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As I noted in this question, there's a lot of inconsistent terminology in use with regard to "curves", "smooth curves" etc and similar comments could apply to the definition of a surface. To get all of this organized in my brain, I would like to define a curve as a topological manifold of dimension $1$ and a smooth curve as a smooth manifold of dimension $1$. Similarly, I would like to define a surface as a topological $2$-manifold and a smooth surface as a smooth $2$-manifold. To me, this approach feels intuitive and seems to be somewhat standard; for example, I believe this is the approach that Lee takes in his Smooth Manifolds text.

Montiel and Ros in their Curves and Surfaces text define a "smooth surface" this way:


We will say that a non-empty set $S \subset \mathbb{R}^3$ is a (smooth) surface if, for each $p \in S$, there exist an open set $U \subset \mathbb{R}^2$, an open neighbourhood $V$ of $p$ in $S$, and a differentiable map $X : U \rightarrow \mathbb{R}^3$ such that the following hold.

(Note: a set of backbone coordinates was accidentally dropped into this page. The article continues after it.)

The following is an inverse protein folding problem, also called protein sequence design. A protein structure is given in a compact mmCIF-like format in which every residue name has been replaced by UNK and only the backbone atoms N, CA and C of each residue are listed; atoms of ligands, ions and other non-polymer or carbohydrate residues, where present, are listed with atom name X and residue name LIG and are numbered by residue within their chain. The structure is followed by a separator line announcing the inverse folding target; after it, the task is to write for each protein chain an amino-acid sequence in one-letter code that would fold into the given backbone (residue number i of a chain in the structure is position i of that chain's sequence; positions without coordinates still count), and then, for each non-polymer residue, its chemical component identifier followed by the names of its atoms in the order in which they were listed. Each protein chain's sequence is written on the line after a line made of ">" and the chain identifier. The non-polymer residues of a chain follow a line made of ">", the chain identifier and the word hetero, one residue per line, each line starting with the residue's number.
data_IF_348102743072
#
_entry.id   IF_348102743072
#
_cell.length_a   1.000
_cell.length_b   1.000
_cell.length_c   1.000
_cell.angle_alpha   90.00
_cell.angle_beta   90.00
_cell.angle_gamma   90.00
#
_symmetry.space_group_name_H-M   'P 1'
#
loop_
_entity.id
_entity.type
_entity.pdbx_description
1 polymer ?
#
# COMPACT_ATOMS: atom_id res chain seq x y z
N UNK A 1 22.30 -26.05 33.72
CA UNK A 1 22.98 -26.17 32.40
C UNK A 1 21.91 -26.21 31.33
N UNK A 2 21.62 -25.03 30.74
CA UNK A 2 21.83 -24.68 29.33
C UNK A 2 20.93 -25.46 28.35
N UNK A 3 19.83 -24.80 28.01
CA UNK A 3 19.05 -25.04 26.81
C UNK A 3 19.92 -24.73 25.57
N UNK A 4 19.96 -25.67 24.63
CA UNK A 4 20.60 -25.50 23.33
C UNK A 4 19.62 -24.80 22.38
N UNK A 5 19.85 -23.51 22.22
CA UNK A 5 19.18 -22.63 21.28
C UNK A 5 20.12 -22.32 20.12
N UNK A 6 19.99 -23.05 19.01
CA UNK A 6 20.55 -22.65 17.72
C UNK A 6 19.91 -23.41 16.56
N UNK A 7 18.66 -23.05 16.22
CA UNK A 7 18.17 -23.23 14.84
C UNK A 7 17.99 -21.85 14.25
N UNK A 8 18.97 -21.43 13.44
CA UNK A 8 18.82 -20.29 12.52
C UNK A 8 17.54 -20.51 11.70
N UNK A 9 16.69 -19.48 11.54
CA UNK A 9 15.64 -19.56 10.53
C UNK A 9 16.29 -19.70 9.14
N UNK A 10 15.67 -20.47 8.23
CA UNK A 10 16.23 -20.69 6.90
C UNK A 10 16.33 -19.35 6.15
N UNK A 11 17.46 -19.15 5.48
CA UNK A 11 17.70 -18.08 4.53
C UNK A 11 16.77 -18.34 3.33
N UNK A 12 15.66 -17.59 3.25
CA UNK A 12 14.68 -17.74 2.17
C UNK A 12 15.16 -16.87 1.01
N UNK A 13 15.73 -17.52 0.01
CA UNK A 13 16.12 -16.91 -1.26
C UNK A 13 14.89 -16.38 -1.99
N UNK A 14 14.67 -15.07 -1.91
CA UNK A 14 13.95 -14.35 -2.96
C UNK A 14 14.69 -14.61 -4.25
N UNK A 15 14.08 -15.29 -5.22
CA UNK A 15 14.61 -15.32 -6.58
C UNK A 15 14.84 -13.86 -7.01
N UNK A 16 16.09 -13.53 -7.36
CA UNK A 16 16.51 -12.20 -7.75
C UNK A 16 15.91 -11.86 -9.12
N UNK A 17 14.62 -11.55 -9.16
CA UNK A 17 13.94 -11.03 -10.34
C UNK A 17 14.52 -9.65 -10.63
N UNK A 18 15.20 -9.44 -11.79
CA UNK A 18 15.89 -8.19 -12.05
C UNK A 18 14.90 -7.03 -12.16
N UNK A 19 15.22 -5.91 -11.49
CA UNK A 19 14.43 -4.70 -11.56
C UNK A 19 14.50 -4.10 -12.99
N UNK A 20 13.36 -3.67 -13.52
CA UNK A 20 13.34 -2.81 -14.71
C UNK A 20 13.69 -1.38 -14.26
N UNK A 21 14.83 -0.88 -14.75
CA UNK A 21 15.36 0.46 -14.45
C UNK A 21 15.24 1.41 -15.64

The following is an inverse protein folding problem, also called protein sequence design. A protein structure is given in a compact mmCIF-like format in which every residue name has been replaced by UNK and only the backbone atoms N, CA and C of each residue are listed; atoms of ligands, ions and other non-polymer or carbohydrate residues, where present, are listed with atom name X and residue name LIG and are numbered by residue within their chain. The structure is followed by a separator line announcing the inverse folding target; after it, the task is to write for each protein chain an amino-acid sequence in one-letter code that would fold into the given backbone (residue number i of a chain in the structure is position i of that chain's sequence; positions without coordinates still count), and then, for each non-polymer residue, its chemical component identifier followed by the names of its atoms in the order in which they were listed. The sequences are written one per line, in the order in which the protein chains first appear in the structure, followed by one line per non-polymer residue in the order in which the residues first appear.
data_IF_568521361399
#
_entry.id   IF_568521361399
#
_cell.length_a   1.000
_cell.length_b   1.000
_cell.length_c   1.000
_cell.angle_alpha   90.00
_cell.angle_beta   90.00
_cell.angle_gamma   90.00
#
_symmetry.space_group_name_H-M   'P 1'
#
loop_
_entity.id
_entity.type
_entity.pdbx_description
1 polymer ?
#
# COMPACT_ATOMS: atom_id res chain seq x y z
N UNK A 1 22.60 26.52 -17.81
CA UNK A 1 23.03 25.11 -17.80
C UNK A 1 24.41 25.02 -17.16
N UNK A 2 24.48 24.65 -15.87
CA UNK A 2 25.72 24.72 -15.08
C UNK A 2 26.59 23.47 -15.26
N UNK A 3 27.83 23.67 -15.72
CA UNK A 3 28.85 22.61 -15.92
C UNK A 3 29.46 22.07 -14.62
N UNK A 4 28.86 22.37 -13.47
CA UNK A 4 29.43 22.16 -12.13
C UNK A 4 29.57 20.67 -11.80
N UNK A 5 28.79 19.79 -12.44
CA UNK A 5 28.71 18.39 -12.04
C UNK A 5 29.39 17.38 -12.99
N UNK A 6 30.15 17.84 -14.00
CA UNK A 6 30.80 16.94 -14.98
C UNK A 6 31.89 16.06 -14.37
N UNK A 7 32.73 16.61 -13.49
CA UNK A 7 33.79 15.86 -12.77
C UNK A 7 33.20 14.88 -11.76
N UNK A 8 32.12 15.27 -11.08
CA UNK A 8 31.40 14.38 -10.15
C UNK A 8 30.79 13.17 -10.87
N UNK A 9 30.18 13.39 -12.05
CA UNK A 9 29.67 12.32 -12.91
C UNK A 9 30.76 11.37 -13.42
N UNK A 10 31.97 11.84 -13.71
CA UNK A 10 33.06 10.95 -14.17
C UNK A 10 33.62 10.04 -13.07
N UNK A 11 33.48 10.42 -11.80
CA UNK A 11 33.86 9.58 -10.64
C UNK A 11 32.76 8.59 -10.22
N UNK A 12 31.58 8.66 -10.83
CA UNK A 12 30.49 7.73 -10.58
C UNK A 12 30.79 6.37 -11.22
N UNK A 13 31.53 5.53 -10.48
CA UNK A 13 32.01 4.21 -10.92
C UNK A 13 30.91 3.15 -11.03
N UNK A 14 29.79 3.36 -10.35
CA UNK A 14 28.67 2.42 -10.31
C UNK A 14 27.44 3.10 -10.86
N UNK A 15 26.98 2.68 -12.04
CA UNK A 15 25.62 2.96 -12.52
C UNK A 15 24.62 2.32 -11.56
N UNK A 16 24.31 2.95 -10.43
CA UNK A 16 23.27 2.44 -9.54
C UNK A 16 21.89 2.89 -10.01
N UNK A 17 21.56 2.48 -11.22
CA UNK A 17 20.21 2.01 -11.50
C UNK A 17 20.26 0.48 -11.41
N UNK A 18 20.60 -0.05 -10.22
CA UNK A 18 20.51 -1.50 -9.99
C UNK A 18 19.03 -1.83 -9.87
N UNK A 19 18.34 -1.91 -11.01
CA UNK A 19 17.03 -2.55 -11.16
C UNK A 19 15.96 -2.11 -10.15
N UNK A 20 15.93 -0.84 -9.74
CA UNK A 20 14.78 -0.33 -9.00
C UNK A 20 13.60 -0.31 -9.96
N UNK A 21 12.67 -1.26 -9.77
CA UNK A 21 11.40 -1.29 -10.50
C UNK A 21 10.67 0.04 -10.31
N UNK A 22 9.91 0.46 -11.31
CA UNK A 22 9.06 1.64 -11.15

i: $X(U) = V$

ii: $X : U \rightarrow V$ is a homeomorphism.

iii: $dX_q : \mathbb{R}^2 \rightarrow \mathbb{R}^3$ is injective for all $q \in U$.


It seems what the authors are in fact defining here is a $2$-manifold $S$ that is smoothly immersive at each of its points. Is this the right way to interpret their definition with respect to the terminology described above using manifolds? Is there more succinct/accurate terminology that can be used to describe the situation?

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It sounds like a perfectly reasonable definition of an embedded submanifold to me. Being an embedded submanifold is a stronger condition than being an immersed submanifold: for example, there is a topology and smooth structure on $S^1 \subset \mathbb{R}^2$ making it immersed but not embedded. (Take the obvious immersion $[0, 1) \to S^1$.) –  Zhen Lin Jan 31 '12 at 22:32

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